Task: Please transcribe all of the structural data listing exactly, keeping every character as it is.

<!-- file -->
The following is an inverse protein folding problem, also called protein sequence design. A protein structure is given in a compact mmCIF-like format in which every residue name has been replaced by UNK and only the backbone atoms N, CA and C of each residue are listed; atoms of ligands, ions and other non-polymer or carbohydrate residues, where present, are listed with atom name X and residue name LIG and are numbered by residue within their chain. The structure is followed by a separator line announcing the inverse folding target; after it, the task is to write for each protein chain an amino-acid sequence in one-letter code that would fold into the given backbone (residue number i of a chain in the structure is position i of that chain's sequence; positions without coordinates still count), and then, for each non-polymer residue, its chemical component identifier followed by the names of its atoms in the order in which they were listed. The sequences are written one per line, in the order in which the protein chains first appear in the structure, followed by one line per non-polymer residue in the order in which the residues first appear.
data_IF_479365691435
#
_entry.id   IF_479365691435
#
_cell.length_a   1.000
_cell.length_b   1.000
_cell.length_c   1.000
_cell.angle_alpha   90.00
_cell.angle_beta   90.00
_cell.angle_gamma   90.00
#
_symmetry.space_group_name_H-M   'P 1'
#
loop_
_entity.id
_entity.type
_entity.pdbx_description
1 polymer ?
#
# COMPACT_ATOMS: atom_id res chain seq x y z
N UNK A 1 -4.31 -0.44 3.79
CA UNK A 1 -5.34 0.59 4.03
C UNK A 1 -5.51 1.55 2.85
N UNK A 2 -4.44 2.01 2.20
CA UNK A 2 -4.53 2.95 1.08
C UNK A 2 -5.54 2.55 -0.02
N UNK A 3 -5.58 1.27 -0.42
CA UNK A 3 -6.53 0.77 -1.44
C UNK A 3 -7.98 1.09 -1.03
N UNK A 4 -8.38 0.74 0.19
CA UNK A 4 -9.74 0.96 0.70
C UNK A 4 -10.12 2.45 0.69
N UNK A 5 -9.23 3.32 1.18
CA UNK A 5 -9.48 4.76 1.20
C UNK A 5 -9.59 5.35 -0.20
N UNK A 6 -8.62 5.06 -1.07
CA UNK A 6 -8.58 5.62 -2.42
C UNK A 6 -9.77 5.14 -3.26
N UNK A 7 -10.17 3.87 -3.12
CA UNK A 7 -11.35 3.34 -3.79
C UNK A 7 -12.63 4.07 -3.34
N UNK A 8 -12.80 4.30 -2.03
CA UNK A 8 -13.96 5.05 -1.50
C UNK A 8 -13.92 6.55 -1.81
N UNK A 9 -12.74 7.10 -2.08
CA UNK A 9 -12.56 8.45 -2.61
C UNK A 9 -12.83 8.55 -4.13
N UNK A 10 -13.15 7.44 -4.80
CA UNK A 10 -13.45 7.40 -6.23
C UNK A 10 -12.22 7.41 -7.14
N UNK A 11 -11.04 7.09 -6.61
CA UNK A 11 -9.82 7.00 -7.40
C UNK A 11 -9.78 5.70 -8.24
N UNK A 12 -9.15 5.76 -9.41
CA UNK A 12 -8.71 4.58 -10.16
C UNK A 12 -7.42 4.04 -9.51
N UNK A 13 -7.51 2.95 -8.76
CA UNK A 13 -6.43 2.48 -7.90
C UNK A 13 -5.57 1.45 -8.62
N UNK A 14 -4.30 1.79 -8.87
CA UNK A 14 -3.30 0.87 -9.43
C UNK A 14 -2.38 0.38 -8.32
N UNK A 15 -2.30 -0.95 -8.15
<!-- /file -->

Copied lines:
The following is an inverse protein folding problem, also called protein sequence design. A protein structure is given in a compact mmCIF-like format in which every residue name has been replaced by UNK and only the backbone atoms N, CA and C of each residue are listed; atoms of ligands, ions and other non-polymer or carbohydrate residues, where present, are listed with atom name X and residue name LIG and are numbered by residue within their chain. The structure is followed by a separator line announcing the inverse folding target; after it, the task is to write for each protein chain an amino-acid sequence in one-letter code that would fold into the given backbone (residue number i of a chain in the structure is position i of that chain's sequence; positions without coordinates still count), and then, for each non-polymer residue, its chemical component identifier followed by the names of its atoms in the order in which they were listed. The sequences are written one per line, in the order in which the protein chains first appear in the structure, followed by one line per non-polymer residue in the order in which the residues first appear.
data_IF_479365691435
#
_entry.id   IF_479365691435
#
_cell.length_a   1.000
_cell.length_b   1.000
_cell.length_c   1.000
_cell.angle_alpha   90.00
_cell.angle_beta   90.00
_cell.angle_gamma   90.00
#
_symmetry.space_group_name_H-M   'P 1'
#
loop_
_entity.id
_entity.type
_entity.pdbx_description
1 polymer ?
#
# COMPACT_ATOMS: atom_id res chain seq x y z
N UNK A 1 -4.31 -0.44 3.79
CA UNK A 1 -5.34 0.59 4.03
C UNK A 1 -5.51 1.55 2.85
N UNK A 2 -4.44 2.01 2.20
CA UNK A 2 -4.53 2.95 1.08
C UNK A 2 -5.54 2.55 -0.02
N UNK A 3 -5.58 1.27 -0.42
CA UNK A 3 -6.53 0.77 -1.44
C UNK A 3 -7.98 1.09 -1.03
N UNK A 4 -8.38 0.74 0.19
CA UNK A 4 -9.74 0.96 0.70
C UNK A 4 -10.12 2.45 0.69
N UNK A 5 -9.23 3.32 1.18
CA UNK A 5 -9.48 4.76 1.20
C UNK A 5 -9.59 5.35 -0.20
N UNK A 6 -8.62 5.06 -1.07
CA UNK A 6 -8.58 5.62 -2.42
C UNK A 6 -9.77 5.14 -3.26
N UNK A 7 -10.17 3.87 -3.12
CA UNK A 7 -11.35 3.34 -3.79
C UNK A 7 -12.63 4.07 -3.34
N UNK A 8 -12.80 4.30 -2.03
CA UNK A 8 -13.96 5.05 -1.50
C UNK A 8 -13.92 6.55 -1.81
N UNK A 9 -12.74 7.10 -2.08
CA UNK A 9 -12.56 8.45 -2.61
C UNK A 9 -12.83 8.55 -4.13
N UNK A 10 -13.15 7.44 -4.80
CA UNK A 10 -13.45 7.40 -6.23
C UNK A 10 -12.22 7.41 -7.14
N UNK A 11 -11.04 7.09 -6.61
CA UNK A 11 -9.82 7.00 -7.40
C UNK A 11 -9.78 5.70 -8.24
N UNK A 12 -9.15 5.76 -9.41
CA UNK A 12 -8.71 4.58 -10.16
C UNK A 12 -7.42 4.04 -9.51
N UNK A 13 -7.51 2.95 -8.76
CA UNK A 13 -6.43 2.48 -7.90
C UNK A 13 -5.57 1.45 -8.62
N UNK A 14 -4.30 1.79 -8.87
CA UNK A 14 -3.30 0.87 -9.43
C UNK A 14 -2.38 0.38 -8.32
N UNK A 15 -2.30 -0.95 -8.15